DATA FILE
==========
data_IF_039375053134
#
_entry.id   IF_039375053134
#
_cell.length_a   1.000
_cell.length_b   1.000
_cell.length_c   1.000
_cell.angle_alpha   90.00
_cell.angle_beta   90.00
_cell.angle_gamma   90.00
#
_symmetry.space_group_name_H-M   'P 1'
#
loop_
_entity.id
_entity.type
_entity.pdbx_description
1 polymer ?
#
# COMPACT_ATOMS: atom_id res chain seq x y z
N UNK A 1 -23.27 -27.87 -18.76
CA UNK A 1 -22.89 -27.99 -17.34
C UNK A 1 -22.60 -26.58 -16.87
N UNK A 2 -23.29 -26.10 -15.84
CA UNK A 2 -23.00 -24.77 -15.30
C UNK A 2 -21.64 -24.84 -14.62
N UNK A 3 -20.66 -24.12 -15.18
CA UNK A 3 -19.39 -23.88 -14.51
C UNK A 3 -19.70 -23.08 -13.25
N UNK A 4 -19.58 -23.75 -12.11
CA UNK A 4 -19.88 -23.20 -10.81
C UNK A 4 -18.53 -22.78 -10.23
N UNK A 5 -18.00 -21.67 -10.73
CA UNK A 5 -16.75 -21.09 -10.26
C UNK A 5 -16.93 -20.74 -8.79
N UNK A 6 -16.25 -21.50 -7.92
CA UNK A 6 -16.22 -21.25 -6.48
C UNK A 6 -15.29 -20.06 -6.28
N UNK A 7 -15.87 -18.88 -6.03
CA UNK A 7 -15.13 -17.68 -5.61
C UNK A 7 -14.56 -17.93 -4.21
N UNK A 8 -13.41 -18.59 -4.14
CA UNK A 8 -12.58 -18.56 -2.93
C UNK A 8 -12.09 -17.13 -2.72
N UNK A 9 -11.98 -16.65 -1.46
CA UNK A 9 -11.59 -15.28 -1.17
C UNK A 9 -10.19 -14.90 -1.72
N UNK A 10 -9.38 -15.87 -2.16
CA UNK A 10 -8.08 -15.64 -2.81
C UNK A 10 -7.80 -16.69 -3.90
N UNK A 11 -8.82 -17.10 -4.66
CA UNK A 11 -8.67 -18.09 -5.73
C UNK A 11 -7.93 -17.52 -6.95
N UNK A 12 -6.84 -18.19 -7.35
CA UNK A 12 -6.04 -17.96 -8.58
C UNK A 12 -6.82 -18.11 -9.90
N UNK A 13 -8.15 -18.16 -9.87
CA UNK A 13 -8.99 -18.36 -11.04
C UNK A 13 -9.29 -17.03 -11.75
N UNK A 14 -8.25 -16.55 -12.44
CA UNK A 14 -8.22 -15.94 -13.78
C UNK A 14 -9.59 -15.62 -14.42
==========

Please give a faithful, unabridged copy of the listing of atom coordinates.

data_IF_039375053134
#
_entry.id   IF_039375053134
#
_cell.length_a   1.000
_cell.length_b   1.000
_cell.length_c   1.000
_cell.angle_alpha   90.00
_cell.angle_beta   90.00
_cell.angle_gamma   90.00
#
_symmetry.space_group_name_H-M   'P 1'
#
loop_
_entity.id
_entity.type
_entity.pdbx_description
1 polymer ?
#
# COMPACT_ATOMS: atom_id res chain seq x y z
N UNK A 1 -23.27 -27.87 -18.76
CA UNK A 1 -22.89 -27.99 -17.34
C UNK A 1 -22.60 -26.58 -16.87
N UNK A 2 -23.29 -26.10 -15.84
CA UNK A 2 -23.00 -24.77 -15.30
C UNK A 2 -21.64 -24.84 -14.62
N UNK A 3 -20.66 -24.12 -15.18
CA UNK A 3 -19.39 -23.88 -14.51
C UNK A 3 -19.70 -23.08 -13.25
N UNK A 4 -19.58 -23.75 -12.11
CA UNK A 4 -19.88 -23.20 -10.81
C UNK A 4 -18.53 -22.78 -10.23
N UNK A 5 -18.00 -21.67 -10.73
CA UNK A 5 -16.75 -21.09 -10.26
C UNK A 5 -16.93 -20.74 -8.79
N UNK A 6 -16.25 -21.50 -7.92
CA UNK A 6 -16.22 -21.25 -6.48
C UNK A 6 -15.29 -20.06 -6.28
N UNK A 7 -15.87 -18.88 -6.03
CA UNK A 7 -15.13 -17.68 -5.61
C UNK A 7 -14.56 -17.93 -4.21
N UNK A 8 -13.41 -18.59 -4.14
CA UNK A 8 -12.58 -18.56 -2.93
C UNK A 8 -12.09 -17.13 -2.72
N UNK A 9 -11.98 -16.65 -1.46
CA UNK A 9 -11.59 -15.28 -1.17
C UNK A 9 -10.19 -14.90 -1.72
N UNK A 10 -9.38 -15.87 -2.16
CA UNK A 10 -8.08 -15.64 -2.81
C UNK A 10 -7.80 -16.69 -3.90
N UNK A 11 -8.82 -17.10 -4.66
CA UNK A 11 -8.67 -18.09 -5.73
C UNK A 11 -7.93 -17.52 -6.95
N UNK A 12 -6.84 -18.19 -7.35
CA UNK A 12 -6.04 -17.96 -8.58
C UNK A 12 -6.82 -18.11 -9.90
N UNK A 13 -8.15 -18.16 -9.87
CA UNK A 13 -8.99 -18.36 -11.04
C UNK A 13 -9.29 -17.03 -11.75
N UNK A 14 -8.25 -16.55 -12.44
CA UNK A 14 -8.22 -15.94 -13.78
C UNK A 14 -9.59 -15.62 -14.42